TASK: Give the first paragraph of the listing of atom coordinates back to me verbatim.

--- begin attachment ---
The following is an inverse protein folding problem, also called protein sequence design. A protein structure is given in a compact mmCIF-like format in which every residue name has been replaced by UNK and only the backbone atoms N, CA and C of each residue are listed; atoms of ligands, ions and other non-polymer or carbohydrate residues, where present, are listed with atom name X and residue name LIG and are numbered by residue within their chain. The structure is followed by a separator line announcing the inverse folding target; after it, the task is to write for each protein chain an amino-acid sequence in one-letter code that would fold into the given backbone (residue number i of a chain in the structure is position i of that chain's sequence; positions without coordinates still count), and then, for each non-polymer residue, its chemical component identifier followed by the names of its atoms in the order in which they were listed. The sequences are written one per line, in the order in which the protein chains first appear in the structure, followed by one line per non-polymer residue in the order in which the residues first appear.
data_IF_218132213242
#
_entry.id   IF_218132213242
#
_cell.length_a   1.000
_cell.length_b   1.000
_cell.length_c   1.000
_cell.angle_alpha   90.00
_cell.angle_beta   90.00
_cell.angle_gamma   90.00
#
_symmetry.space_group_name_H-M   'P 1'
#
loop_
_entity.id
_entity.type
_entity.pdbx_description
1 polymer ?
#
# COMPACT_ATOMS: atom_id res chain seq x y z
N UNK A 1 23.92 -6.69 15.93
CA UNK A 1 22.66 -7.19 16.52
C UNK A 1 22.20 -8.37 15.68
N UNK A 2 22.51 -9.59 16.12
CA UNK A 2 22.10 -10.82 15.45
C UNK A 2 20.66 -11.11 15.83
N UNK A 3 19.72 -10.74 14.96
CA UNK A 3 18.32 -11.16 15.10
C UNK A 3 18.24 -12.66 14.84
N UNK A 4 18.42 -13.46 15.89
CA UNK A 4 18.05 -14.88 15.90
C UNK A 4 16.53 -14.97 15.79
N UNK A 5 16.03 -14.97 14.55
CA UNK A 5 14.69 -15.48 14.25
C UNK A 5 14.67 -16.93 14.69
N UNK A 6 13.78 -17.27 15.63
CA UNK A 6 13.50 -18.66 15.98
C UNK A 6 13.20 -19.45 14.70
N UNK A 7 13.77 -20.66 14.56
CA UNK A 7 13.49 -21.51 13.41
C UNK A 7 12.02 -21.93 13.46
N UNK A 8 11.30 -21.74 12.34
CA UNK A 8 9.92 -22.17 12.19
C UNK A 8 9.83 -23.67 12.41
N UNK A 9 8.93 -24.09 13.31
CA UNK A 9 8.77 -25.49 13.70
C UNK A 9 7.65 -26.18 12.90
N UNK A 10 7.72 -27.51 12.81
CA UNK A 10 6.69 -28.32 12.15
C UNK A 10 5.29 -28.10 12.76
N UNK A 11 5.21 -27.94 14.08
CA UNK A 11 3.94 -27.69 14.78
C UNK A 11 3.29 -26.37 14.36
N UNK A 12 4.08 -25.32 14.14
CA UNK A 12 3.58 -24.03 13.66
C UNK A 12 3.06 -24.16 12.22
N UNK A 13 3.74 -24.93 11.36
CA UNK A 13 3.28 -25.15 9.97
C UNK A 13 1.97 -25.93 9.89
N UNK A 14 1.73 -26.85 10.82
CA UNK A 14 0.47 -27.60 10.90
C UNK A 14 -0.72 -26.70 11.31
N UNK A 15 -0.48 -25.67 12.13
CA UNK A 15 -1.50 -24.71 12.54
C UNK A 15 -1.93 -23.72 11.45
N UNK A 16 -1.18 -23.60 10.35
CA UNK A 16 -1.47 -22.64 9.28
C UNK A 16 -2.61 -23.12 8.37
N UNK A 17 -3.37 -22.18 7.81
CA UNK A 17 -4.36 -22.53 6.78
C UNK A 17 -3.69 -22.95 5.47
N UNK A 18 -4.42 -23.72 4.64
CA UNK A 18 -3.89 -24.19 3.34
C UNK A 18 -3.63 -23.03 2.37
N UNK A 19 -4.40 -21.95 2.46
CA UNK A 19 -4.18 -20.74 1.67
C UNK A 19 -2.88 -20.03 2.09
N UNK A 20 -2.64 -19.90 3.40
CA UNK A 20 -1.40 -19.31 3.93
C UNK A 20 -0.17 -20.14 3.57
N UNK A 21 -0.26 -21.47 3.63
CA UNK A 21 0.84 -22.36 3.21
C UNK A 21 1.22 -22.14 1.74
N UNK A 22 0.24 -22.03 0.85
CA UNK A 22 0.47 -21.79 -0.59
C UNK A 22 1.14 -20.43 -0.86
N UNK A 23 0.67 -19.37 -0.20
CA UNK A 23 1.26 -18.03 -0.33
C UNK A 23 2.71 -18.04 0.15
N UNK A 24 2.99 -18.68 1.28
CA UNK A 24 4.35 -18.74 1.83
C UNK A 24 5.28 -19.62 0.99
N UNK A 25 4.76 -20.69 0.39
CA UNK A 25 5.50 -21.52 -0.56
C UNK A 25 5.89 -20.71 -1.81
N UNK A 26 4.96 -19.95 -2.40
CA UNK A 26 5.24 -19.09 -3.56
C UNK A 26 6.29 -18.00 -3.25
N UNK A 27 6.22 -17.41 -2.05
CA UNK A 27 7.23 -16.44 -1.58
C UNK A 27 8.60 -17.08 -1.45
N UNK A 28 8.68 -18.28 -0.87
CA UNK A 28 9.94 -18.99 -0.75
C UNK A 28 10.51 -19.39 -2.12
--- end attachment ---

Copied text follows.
The following is an inverse protein folding problem, also called protein sequence design. A protein structure is given in a compact mmCIF-like format in which every residue name has been replaced by UNK and only the backbone atoms N, CA and C of each residue are listed; atoms of ligands, ions and other non-polymer or carbohydrate residues, where present, are listed with atom name X and residue name LIG and are numbered by residue within their chain. The structure is followed by a separator line announcing the inverse folding target; after it, the task is to write for each protein chain an amino-acid sequence in one-letter code that would fold into the given backbone (residue number i of a chain in the structure is position i of that chain's sequence; positions without coordinates still count), and then, for each non-polymer residue, its chemical component identifier followed by the names of its atoms in the order in which they were listed. The sequences are written one per line, in the order in which the protein chains first appear in the structure, followed by one line per non-polymer residue in the order in which the residues first appear.